Also its likely that referencing a random website may result in broken link, or even the website isn't hosted anymore, whereas on Wikipedia, you don't need to worry about the existence of the article.

Also, as far as the edit goes on Wikipedia, they won't be radical that the answer over here would get useless.

So my suggestion is to quote from Wikipedia, and if required, a user can quote from other websites as well.

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Wikipedia is a reliable source. It has mechanisms in place to identify and remove biased content. It is also maintained by a community of users like us. I have seen answers citing content from "Yahoo answers", and I'm sure Wikipedia is better option than that.

If a page has poor or biased content it shows warnings like "the neutrality of this article is disputed" etc.

And coming to changes to its pages, I agree with Mr. Alien, I don't they change so much that an answer would get invalidated.

My answer here got partially invalidated because of change in wikipedia page.

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    Wikipedia is definitely better than Yahoo Answers and random blog posts, but it is still not the best option in many cases. Wikipedia is good at detecting bad content, but it isn't perfect. – senshin Jul 4 '14 at 20:41
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    Well if Wikipedia was perfect and had everything, we will never need stack exchange site I guess. I like your idea of link to specific version – Tejesh Alimilli Jul 4 '14 at 21:02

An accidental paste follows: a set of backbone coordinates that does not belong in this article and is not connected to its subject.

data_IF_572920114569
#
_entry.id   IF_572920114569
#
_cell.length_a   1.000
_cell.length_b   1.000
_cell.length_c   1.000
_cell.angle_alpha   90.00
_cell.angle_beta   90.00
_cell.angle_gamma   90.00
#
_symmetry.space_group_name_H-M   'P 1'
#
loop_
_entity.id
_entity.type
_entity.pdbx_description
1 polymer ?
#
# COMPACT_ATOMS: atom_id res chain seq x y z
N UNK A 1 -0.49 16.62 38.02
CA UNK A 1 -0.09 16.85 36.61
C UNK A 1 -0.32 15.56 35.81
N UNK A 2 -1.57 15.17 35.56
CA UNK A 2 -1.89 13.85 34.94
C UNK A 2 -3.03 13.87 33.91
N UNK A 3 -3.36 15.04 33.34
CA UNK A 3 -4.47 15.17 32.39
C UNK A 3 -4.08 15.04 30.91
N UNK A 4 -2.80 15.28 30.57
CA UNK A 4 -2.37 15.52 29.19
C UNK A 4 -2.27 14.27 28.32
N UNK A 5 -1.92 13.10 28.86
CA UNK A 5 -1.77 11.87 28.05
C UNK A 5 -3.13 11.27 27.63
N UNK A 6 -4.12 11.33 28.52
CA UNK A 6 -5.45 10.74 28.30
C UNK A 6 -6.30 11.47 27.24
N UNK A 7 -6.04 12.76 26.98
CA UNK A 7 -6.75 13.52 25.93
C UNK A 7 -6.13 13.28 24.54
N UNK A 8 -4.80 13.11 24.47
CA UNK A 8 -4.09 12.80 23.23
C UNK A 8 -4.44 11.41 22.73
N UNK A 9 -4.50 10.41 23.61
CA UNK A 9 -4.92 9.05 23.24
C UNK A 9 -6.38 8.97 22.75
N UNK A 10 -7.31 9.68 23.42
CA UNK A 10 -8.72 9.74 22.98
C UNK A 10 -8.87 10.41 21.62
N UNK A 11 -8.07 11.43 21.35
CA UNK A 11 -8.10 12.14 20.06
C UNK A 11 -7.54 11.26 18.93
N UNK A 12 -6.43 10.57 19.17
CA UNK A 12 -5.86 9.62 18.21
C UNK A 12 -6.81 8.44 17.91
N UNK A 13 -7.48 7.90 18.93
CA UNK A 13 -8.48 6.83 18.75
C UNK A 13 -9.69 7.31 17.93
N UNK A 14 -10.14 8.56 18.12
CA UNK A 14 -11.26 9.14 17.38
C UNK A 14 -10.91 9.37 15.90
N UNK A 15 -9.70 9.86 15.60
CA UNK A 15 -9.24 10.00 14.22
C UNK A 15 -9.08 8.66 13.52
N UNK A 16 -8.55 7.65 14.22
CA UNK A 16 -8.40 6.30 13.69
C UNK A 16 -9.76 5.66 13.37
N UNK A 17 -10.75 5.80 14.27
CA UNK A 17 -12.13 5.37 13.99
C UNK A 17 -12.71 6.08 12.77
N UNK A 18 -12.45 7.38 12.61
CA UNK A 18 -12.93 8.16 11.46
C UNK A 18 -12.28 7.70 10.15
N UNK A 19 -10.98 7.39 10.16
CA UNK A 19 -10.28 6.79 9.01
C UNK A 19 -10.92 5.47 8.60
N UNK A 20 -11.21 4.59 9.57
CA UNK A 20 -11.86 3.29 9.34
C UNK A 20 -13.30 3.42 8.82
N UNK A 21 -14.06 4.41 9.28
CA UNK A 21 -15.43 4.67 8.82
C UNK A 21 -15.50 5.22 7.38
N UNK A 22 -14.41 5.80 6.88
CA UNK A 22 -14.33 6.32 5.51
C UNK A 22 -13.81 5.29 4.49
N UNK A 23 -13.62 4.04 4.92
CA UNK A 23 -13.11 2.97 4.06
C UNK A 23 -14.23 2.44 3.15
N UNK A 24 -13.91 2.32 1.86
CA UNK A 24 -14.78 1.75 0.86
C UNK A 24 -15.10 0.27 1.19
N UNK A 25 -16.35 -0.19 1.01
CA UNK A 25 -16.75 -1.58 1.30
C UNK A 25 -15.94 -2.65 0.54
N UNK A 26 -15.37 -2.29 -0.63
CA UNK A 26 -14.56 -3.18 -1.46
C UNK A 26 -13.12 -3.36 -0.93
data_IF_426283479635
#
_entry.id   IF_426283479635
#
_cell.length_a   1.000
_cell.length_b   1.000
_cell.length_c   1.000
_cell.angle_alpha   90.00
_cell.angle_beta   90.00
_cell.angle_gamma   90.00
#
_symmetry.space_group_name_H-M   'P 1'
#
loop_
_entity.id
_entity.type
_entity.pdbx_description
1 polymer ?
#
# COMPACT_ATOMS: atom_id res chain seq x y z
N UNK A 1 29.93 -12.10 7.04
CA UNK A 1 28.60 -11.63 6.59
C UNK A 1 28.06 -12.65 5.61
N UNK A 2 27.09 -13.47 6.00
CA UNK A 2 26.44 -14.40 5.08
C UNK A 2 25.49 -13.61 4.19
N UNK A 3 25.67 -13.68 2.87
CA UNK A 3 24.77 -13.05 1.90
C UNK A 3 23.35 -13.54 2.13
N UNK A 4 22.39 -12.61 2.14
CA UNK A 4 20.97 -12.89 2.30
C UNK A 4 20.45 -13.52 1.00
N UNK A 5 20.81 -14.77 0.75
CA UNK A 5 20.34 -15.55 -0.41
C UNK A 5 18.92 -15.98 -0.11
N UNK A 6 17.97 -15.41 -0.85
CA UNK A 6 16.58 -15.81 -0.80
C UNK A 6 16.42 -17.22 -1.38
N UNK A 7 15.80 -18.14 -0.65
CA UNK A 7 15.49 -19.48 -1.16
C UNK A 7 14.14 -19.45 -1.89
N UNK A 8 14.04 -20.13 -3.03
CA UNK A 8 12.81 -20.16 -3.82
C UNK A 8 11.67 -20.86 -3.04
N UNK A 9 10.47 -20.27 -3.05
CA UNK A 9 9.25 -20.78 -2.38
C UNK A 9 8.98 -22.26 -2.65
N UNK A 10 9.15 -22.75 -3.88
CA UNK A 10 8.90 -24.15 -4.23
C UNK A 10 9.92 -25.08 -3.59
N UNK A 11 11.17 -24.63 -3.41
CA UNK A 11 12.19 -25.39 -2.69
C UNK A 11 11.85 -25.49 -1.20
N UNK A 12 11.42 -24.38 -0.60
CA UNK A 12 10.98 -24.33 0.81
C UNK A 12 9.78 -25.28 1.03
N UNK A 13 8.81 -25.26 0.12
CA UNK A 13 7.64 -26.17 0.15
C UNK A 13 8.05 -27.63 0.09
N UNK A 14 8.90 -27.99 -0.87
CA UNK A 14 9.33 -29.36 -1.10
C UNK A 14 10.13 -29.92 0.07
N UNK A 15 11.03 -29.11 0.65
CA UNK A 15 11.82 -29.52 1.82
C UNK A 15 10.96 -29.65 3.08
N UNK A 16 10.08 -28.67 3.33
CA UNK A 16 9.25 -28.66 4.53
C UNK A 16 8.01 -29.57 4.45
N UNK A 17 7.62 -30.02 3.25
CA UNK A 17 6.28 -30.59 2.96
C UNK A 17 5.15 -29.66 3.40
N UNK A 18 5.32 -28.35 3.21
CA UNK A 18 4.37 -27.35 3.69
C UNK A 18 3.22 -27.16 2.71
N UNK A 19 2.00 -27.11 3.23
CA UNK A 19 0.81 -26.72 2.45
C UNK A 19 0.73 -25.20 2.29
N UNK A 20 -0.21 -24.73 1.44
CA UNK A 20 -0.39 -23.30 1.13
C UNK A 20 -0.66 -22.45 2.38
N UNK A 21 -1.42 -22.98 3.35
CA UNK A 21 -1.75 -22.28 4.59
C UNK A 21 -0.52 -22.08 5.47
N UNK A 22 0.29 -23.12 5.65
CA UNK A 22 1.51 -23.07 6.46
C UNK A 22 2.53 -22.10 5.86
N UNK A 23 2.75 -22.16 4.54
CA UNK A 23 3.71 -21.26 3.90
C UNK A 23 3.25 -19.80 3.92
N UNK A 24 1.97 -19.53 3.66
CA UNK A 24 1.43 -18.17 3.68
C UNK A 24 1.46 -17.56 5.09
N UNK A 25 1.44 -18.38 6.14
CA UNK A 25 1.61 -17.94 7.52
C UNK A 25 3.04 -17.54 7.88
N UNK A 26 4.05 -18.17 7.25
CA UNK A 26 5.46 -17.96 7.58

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    @senshin, just curious, you said Wikipedia isn't perfect, could you cite some reasons. – Tejesh Alimilli Jul 5 '14 at 4:28
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Though Wikipedia may be useful for getting basic information about particular topic, However, Wikipedia can not be considers as reliable source to cite or take a reference.

From Ten things you may not know about Wikipedia:

We do not expect you to trust us

It is in the nature of an open collaboration and work-in-progress like Wikipedia that quality may vary over time, and from article to article. While some articles are of the highest quality of scholarship, others are admittedly complete rubbish. Also, since Wikipedia can be edited by almost anyone anytime, articles may be prone to errors, including vandalism. So please do not use Wikipedia to make critical decisions. This encyclopedia is especially useful for improving familiarity with a subject and its jargon, and for learning search terms with which to further explore a subject beyond Wikipedia. Helpful external links are also provided to assist you in learning more.

Which is more clear from Wikipedia:General disclaimer:

WIKIPEDIA MAKES NO GUARANTEE OF VALIDITY

Wikipedia is an online open-content collaborative encyclopedia; that is, a voluntary association of individuals and groups working to develop a common resource of human knowledge. The structure of the project allows anyone with an Internet connection to alter its content. Please be advised that nothing found here has necessarily been reviewed by people with the expertise required to provide you with complete, accurate or reliable information.